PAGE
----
Herschel Johnson was born and raised in Dorchester County, a region now known as the birthplace of Harriet Tubman, who escaped to freedom and eventually rescued about 70 others from slavery on Maryland’s Eastern Shore. Mr. Johnson serves as curator for the Stanley Institute, a one-room African American school that was founded just after the Civil War, and volunteers with the Harriet Tubman Museum. Mr. Johnson also offers personalized, social-distanced tours of both the Stanley Institute and other Underground Railroad sites in the area. The Stanley Institute has received a number of African American Heritage Preservation Program grants over the years.  

Mr. Johnson recommended that, when they re-open for visits, both the Maryland State Park Service’s Harriet Tubman Underground Railroad Visitor Center in Church Creek and the Harriet Tubman Museum located on Race Street in Cambridge are must-visit sites to learn about Tubman’s story.  The visitor center received an MHAA grant for their grand opening event in 2017.

“The Harriet Tubman Museum on Race Street was originally established because some of the relatives of Harriet Tubman wanted to share the history as early as the 1990s – that’s when they got the building – and there you can get a more personal history of Harriet Tubman because the docents there, when they’re open again… when they talk about Harriet Tubman, they make it personal.” 

Mr. Johnson also recommended the Stanley Institute, which is currently open by appointment only, the Bucktown Village Store, and the Little Black Water River for its evocative landscape that would have been similar to how Harriet Tubman experienced it. 


Diane Miller, Program Manager for the National Underground Railroad Network to Freedom, was part of the team that developed interpretive exhibits for the Harriet Tubman Visitor Center in Church Creek. Ms. Miller recommended that people drive the Harriet Tubman Byway in Dorchester and Caroline Counties on Maryland’s Eastern Shore.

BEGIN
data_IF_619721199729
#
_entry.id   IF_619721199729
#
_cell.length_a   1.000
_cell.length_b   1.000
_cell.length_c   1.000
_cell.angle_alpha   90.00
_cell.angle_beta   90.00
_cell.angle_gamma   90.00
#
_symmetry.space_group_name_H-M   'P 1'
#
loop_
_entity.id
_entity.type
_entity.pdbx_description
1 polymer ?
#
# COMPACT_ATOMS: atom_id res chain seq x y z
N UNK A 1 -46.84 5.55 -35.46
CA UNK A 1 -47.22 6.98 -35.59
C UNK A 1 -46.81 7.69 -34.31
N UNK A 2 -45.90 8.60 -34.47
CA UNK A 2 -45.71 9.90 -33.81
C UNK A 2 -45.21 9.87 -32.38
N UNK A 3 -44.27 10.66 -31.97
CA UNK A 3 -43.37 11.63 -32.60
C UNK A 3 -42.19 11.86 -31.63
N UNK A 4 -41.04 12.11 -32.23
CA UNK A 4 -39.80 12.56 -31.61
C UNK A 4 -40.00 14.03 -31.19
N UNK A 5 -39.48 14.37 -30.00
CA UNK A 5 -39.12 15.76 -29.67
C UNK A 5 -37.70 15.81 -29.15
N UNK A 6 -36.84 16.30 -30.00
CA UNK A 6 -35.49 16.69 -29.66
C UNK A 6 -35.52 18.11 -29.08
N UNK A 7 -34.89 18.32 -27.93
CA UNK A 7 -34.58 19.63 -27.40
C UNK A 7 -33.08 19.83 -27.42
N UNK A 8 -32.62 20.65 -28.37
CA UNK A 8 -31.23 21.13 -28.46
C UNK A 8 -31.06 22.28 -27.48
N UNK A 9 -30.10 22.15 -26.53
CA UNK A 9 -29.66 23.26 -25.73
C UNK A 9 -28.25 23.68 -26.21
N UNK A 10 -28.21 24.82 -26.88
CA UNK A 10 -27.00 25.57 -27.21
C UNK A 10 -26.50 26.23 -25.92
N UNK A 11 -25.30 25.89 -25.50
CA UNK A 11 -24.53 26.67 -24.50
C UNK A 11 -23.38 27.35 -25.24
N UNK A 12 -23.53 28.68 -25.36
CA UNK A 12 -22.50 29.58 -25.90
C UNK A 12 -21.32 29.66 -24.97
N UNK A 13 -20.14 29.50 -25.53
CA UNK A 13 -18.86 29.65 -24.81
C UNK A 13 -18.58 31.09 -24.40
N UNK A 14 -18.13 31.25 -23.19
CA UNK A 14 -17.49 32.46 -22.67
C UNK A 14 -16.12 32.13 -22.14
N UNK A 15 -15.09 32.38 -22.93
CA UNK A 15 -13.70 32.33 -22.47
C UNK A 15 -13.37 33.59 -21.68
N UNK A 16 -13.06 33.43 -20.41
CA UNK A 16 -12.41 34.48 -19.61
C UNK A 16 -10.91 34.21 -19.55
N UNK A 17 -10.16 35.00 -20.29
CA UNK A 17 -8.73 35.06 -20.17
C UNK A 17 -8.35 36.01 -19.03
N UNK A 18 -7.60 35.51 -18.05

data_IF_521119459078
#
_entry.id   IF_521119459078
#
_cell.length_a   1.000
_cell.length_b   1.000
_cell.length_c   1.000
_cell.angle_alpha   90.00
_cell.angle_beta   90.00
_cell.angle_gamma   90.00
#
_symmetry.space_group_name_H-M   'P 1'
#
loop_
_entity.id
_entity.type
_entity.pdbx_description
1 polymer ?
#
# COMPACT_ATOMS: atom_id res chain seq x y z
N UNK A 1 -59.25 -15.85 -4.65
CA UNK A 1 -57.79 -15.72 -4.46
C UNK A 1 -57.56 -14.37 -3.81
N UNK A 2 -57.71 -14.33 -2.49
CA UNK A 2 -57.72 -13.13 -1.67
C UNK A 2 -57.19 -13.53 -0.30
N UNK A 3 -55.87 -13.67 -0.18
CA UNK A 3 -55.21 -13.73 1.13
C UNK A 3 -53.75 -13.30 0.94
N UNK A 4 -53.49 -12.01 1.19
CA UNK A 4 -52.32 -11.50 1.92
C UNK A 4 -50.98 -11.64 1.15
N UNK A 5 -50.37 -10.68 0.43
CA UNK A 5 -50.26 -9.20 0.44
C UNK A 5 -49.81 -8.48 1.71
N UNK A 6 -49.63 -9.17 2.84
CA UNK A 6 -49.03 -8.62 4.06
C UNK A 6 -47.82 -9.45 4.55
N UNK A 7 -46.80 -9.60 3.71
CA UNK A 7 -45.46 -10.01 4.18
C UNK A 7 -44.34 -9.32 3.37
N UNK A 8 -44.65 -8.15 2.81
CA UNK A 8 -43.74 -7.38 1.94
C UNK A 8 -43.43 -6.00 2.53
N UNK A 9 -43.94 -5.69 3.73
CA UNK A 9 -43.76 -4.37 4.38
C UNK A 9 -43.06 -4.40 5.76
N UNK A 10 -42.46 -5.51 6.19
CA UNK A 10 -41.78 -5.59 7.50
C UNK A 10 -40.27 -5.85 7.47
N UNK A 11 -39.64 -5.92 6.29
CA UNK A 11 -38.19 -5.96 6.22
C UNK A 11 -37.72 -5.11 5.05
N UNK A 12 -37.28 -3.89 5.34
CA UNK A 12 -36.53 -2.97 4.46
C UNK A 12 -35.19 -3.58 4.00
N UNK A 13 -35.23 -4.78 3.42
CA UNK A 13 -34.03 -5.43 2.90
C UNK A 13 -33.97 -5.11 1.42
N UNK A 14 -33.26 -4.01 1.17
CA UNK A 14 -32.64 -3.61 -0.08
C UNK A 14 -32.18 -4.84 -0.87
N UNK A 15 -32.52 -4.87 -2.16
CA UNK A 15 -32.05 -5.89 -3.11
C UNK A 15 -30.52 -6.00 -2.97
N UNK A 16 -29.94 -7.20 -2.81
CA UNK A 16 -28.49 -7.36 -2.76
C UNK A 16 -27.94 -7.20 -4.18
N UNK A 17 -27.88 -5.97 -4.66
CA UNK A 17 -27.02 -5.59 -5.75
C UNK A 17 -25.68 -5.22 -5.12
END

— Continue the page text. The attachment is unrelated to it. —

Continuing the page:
“There is a really excellent audio guide that gives interpretation as you’re driving through the landscape. You can download and listen to it on your phone. It’s excellent storytelling, very compelling, and I think it’s a great driving tour you can do, especially in this era of COVID. You don’t have to get out and go into buildings, many of which are closed right now. But you can still get almost as much out of it just driving the landscape and listening to the stories.” 

One site in particular along the Byway that Ms. Miller highlighted was Adkins Aboretum and their self-guided tour entitled A Journey Begins: Nature’s Role in the Flight to Freedom

This video, produced by Adkins Aboretum, highlights features in the landscape that serve as stops on their self-guided tour focused on freedom seekers’ experiences.

“They [Adkins Aboretum] have done an excellent job of talking about how Freedom seekers moved through the landscape and types of plants they might have used or how they might have used the terrain to hide, and they did most all of it with quotes from formerly enslaved people’s narratives and first person accounts.”

The arboretum tour was funded in part by the Maryland Heritage Areas Program. The site’s grounds are currently open from dawn to dusk. 


Julie Gilberto-Brady, Heritage Area Manager for the Heart of Chesapeake Country Heritage Area, works closely with a number of sites in Dorchester County that highlight the region’s Underground Railroad history. One of the heritage area’s nine themes focuses on Harriet Tubman and Eastern Shore African- American History.

“The Underground Railroad history is without a doubt something that sets us [Dorchester County] apart from other places in Maryland because of the unique stories of escape and heroism that happened in this region, but – at the same time – this is shared history because it connects us to other Underground Railroad sites in Maryland and across the country, all part of a vast network of sites.”

Ms. Gilberto-Brady recommended that visitors seek out a new temporary sculpture installation, a 9-foot, 2,400-pound bronze sculpture entitled “Harriet Tubman: Journey to Freedom,” which was unveiled on Saturday, September 12, in front of the Dorchester County Courthouse and will remain on display until October 9, 2020. The sculpture is pictured below.

“This amazing sculpture, by internationally recognized artist Wesley Wofford, is traveling through the United States this year, and we really are thrilled to be able to support this project with a Heritage Area mini-grant to the Alpha Genesis Community Development Corporation, the organization which coordinated the arrangements for the sculpture’s stop in Cambridge.”